Who selects the family to adopt my baby?
You are in control of your adoption plan — and that includes choosing the perfect adoptive parents for your baby. FCCA is always working with a wide variety of individuals and couples looking to adopt, and also works with many other agencies and attorneys across the country. You can rest knowing that we can help you connect with the perfect family for your baby!
Finding adoptive parents may seem overwhelming at first, but FCCA can provide all of the services you need to find the right family for your baby. Here are the basic steps to find a family with FCCA:
1. View Adoption Profiles
If you want to select the family, we will provide you with a variety of adoption profiles to review and consider. These adoptive parent profiles include a variety of written information and photos that will help you get to know each family, their home and lifestyles.
As you review waiting families’ profiles, you should look for parents whose life goals and parenting styles match your own. You are not just looking for couples who want to adopt a baby — you are looking for the perfect family to provide the type of life you want your child to have.
2. Select the Perfect Adoptive Parents
When reviewing family profiles for adoption, you may find a family that you would like to learn more about. You can choose a family based on any of the following:
- Their thoughts on parenting and adoption
- Their lifestyle, values and interests
- Their family composition and other children in the home
- Their home and location
- Their cultural, ethnic or religious background
- And more
When you find adoptive parents you might like to consider, your social worker will provide additional information and prepare you for the next step of the process: pre-placement contact.
3. Get to Know the Adoptive Family
If you would like to meet one or more families in person, or talk to them on the phone prior to making a decision, we encourage you to do so and can coordinate this contact for you.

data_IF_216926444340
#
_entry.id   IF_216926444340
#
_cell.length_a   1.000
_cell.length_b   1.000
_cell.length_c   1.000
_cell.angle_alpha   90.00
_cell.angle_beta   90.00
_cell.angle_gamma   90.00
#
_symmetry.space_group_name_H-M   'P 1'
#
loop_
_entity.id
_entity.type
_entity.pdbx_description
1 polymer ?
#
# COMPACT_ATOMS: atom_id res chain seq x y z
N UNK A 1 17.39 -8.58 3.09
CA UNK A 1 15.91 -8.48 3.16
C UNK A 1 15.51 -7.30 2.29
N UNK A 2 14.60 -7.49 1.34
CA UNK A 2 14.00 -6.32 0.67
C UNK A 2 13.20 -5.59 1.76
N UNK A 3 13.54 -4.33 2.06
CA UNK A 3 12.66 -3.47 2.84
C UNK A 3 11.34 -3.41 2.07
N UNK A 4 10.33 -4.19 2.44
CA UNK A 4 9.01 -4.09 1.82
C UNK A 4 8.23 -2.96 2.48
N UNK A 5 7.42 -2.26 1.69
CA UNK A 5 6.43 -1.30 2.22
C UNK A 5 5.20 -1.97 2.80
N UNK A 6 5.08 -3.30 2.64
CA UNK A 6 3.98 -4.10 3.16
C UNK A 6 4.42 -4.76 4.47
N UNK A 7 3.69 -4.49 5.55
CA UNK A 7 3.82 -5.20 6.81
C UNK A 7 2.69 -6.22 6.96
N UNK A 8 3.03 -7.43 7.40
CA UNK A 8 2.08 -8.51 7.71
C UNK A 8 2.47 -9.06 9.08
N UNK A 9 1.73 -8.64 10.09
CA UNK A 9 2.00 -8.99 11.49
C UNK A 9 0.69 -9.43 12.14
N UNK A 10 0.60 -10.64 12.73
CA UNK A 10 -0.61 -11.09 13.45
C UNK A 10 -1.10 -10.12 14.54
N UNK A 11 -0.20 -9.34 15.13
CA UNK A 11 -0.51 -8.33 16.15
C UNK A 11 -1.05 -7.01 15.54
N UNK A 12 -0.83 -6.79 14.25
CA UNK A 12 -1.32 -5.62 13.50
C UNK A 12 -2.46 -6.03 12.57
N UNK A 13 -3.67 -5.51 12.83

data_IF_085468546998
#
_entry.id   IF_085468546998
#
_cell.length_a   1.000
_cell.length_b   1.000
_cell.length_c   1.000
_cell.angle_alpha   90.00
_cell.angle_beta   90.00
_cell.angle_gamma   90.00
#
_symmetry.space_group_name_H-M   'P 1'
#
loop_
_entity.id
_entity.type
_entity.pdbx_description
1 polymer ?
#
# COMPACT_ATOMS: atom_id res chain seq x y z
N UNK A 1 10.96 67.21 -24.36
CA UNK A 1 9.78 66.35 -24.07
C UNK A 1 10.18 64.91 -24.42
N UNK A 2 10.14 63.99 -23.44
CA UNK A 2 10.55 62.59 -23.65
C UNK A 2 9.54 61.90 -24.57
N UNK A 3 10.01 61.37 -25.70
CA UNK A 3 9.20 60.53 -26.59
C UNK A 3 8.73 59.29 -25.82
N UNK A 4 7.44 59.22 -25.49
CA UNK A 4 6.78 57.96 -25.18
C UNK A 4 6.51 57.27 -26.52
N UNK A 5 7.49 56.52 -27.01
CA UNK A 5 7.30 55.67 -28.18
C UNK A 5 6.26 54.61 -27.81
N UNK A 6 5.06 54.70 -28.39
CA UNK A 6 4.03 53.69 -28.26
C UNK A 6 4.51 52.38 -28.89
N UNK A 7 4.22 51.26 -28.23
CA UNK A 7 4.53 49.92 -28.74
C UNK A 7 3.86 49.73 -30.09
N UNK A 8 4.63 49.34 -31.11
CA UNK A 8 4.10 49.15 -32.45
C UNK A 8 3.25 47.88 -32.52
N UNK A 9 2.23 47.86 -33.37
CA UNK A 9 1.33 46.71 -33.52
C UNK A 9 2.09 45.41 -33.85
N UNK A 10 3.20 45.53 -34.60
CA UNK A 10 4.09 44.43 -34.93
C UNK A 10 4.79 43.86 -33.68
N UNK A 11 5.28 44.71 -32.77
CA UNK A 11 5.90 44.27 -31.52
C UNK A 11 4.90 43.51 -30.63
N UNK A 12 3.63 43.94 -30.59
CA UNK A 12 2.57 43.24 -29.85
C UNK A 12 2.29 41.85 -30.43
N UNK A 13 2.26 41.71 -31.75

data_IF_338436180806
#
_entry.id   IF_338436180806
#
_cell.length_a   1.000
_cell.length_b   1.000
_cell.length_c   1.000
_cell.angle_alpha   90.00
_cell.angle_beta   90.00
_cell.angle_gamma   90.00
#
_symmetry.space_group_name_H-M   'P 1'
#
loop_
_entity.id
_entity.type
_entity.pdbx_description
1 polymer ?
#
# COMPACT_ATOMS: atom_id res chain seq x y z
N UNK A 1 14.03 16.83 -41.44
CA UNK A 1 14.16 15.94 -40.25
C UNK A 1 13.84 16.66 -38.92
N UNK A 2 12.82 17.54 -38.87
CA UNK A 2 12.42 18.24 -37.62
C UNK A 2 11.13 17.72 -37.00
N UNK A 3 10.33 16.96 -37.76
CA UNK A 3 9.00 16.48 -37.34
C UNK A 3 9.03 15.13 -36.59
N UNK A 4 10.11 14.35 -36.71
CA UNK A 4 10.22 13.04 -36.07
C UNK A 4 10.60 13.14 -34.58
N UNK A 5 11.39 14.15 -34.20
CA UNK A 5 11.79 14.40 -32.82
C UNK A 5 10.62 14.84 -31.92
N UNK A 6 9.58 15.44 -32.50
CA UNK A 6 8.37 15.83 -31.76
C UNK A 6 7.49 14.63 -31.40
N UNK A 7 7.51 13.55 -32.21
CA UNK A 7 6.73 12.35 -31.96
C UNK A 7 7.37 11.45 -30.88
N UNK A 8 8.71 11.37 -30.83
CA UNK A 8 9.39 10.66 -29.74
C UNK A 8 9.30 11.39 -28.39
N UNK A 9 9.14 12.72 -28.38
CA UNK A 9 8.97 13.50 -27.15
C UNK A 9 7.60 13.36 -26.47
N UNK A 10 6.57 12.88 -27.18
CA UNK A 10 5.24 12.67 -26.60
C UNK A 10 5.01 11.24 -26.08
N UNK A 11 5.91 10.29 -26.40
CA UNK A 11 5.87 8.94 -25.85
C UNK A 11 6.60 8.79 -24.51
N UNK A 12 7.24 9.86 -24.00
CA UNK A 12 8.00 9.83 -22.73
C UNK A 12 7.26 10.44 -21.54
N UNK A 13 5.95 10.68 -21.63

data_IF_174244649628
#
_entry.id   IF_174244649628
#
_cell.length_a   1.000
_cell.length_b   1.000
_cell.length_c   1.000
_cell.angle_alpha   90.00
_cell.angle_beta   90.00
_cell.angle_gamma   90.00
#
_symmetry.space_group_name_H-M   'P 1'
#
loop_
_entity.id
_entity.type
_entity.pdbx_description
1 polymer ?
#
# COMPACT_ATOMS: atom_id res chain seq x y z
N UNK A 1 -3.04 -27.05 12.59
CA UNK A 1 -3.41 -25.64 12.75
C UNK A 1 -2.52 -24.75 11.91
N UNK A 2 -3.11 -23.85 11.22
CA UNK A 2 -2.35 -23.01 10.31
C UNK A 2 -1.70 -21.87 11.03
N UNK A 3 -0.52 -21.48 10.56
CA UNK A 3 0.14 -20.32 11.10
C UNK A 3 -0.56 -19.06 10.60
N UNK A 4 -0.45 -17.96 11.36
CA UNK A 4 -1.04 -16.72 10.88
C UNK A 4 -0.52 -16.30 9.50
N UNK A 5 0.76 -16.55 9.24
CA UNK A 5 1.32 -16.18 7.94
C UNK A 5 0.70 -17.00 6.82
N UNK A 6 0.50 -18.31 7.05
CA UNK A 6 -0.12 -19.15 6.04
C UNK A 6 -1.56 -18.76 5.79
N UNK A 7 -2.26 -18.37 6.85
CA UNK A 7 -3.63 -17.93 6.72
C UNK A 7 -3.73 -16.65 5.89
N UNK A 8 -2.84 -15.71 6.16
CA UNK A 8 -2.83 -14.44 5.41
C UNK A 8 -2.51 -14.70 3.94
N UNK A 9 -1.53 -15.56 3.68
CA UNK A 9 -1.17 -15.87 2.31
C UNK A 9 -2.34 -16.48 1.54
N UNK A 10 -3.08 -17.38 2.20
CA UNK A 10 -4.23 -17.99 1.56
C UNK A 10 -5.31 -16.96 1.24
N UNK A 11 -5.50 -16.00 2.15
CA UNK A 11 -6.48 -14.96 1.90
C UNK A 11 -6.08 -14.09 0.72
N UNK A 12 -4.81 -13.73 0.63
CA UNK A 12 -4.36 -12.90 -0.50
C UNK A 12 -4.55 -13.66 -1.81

Many expecting mothers find it a little intimidating to consider meeting the adoptive family in person. However, once the meeting happens, those feelings subside, and you will most likely feel relieved and comforted to know who will be raising your child. That is an important tool for helping you through the grieving process after you have signed the final papers. You will be able to reassure yourself that the baby is getting excellent care from the very people you hand-selected as parents.
It is up to you to decide what type of adoption relationship you would like to have with the family during and after the adoption process. You may choose to keep in touch with phone calls and visits throughout your pregnancy. Following the adoption, you can remain an important part of your child’s life through an open or semi-open adoption arrangement, which may include picture and letter exchanges, phone calls, emails, and even in-person visits.
What if I already know people who want to adopt my baby?
Many expectant mothers and adoptive parents contact FCCA after already finding one another through other means, such as their own networking efforts or another professional’s matching services. This is called “identified adoption.”
Even if you do not need help looking for adoptive parents, FCCA can provide the services you need to complete the adoption process. You can work with an FCCA social worker to get the financial assistance, emotional support and legal assistance you need to complete your adoption.
In addition, FCCA can usually provide the home study services the adoptive family will need before they can adopt your baby. For more information about identified adoption and the services FCCA offers to complete these adoptions, please call our toll free birth parent line at 844-77-ADOPT.
What if I don’t want to choose the adoptive family?
There are times when an expecting mother simply does not want to be involved in the selection process. This is your choice. In these cases, FCCA will select a family for you.
Even if you don’t want to select or meet the family, you may still want to provide us with some selection guidelines. For instance, maybe it is important to you that the child will be raised in a two-parent family, with one parent staying at home. You may prefer a family who shares your religious beliefs, or one who lives far away from you. Whatever guidelines you provide, FCCA will honor your choices in the selection of the adoptive family.